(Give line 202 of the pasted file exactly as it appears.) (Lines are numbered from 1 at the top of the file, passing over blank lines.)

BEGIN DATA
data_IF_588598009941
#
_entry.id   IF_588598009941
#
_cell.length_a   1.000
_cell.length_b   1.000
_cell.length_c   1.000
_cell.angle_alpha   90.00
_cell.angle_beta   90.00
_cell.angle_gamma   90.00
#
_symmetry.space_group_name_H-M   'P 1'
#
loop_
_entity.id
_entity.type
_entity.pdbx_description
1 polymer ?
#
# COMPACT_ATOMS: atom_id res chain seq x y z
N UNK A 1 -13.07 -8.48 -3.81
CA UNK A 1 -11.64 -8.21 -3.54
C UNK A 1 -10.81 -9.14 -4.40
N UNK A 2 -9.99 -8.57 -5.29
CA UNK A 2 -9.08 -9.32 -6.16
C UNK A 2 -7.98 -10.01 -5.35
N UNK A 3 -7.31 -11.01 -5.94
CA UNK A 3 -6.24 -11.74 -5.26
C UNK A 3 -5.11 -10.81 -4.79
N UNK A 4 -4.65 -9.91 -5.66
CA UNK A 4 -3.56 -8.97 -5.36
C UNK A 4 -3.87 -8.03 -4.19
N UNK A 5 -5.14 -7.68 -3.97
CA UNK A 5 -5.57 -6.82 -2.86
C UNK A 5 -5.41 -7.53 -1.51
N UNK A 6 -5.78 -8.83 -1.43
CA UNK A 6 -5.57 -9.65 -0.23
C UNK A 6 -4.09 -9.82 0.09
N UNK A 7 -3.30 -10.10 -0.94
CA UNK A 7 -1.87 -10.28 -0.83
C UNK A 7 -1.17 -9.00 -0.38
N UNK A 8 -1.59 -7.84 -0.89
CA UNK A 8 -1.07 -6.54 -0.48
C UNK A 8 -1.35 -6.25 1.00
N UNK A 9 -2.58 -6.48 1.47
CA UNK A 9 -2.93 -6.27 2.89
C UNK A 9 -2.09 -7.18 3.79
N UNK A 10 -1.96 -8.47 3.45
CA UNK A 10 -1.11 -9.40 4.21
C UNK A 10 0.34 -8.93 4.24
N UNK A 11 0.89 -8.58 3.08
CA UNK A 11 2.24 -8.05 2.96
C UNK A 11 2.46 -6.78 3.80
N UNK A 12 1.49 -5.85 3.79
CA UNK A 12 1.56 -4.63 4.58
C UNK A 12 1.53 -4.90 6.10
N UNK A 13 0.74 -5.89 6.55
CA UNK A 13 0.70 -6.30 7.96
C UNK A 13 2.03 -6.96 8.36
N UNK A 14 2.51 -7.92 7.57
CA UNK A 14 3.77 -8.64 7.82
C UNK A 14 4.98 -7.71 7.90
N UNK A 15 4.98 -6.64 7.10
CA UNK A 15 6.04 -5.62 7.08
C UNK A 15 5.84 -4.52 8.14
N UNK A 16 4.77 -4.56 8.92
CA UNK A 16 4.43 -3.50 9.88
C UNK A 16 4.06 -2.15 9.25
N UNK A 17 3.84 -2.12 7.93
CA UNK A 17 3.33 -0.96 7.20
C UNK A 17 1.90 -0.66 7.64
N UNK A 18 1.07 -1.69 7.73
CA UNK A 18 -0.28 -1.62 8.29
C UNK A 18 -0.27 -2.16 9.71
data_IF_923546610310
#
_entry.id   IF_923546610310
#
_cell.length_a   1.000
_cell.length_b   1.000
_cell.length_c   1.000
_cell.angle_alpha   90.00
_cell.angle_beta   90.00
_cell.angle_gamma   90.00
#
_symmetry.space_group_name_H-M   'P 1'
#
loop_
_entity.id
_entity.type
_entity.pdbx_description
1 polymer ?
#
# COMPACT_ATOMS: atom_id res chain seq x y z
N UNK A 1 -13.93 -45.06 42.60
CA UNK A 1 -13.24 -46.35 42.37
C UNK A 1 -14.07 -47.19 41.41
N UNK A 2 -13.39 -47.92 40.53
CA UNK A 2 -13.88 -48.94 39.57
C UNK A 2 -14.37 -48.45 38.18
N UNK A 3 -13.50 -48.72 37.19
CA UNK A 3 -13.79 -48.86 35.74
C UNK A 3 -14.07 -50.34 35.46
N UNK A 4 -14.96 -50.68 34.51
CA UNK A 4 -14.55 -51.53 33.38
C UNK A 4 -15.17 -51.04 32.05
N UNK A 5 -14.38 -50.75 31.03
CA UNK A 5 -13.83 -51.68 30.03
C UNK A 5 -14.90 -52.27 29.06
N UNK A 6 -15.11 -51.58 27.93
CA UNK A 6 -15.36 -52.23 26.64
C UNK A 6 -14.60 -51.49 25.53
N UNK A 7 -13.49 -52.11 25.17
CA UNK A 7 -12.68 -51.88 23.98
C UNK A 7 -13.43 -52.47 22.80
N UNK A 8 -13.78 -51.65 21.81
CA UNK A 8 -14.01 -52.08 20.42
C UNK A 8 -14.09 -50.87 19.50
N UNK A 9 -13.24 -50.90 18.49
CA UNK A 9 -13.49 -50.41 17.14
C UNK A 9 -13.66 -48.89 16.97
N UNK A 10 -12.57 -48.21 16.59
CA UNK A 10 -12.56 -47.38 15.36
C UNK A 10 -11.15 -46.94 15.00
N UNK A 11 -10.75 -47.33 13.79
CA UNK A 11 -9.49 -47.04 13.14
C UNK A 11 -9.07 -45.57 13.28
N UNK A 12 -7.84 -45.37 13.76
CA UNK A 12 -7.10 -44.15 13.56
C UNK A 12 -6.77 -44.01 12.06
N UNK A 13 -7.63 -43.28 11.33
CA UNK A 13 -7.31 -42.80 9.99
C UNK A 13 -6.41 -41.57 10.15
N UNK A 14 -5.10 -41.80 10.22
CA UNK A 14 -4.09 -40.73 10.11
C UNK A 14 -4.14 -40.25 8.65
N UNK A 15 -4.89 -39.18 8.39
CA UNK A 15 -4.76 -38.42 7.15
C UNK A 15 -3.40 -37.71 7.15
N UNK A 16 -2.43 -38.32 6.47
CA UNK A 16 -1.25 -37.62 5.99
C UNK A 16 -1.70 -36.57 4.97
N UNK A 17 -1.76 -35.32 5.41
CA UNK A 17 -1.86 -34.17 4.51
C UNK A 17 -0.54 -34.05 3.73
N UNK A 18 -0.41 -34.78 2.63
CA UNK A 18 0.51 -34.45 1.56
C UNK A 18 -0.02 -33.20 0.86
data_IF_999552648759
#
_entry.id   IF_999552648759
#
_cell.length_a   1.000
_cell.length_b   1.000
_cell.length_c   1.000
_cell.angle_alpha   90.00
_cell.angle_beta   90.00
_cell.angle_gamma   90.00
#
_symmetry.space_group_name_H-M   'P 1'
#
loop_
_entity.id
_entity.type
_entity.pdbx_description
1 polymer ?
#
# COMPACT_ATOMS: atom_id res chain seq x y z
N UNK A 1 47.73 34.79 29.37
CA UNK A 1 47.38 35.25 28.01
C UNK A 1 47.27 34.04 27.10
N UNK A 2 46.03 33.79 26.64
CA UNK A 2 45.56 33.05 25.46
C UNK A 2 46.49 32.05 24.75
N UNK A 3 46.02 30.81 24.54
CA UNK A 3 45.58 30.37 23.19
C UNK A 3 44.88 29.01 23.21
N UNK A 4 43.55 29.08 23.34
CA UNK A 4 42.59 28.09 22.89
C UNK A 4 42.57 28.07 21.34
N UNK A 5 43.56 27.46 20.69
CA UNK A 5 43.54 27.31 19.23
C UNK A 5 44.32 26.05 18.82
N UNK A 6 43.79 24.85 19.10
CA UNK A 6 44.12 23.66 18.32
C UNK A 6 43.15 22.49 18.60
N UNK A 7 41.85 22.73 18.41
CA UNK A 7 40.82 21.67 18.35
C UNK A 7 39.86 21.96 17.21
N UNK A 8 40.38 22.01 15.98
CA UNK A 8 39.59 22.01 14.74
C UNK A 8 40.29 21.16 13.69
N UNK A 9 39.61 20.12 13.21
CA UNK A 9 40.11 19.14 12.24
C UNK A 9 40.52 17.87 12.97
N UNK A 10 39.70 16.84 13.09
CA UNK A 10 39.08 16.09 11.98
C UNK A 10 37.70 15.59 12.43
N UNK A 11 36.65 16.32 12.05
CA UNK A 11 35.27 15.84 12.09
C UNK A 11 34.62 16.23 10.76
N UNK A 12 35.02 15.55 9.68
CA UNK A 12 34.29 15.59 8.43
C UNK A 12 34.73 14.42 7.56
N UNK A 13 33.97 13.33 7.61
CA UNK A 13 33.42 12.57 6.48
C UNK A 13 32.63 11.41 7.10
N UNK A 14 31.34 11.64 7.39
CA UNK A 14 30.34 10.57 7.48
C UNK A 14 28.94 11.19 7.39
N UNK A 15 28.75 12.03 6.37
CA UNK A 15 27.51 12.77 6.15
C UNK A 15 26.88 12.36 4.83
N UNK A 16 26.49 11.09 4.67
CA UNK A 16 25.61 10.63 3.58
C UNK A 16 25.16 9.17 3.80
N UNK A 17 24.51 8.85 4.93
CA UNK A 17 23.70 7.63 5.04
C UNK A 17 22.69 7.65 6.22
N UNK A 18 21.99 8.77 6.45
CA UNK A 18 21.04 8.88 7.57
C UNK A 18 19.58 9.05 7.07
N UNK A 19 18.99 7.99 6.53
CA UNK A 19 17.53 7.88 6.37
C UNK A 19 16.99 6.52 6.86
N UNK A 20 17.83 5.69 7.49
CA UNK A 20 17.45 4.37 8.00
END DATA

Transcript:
N UNK A 12 35.02 15.55 9.68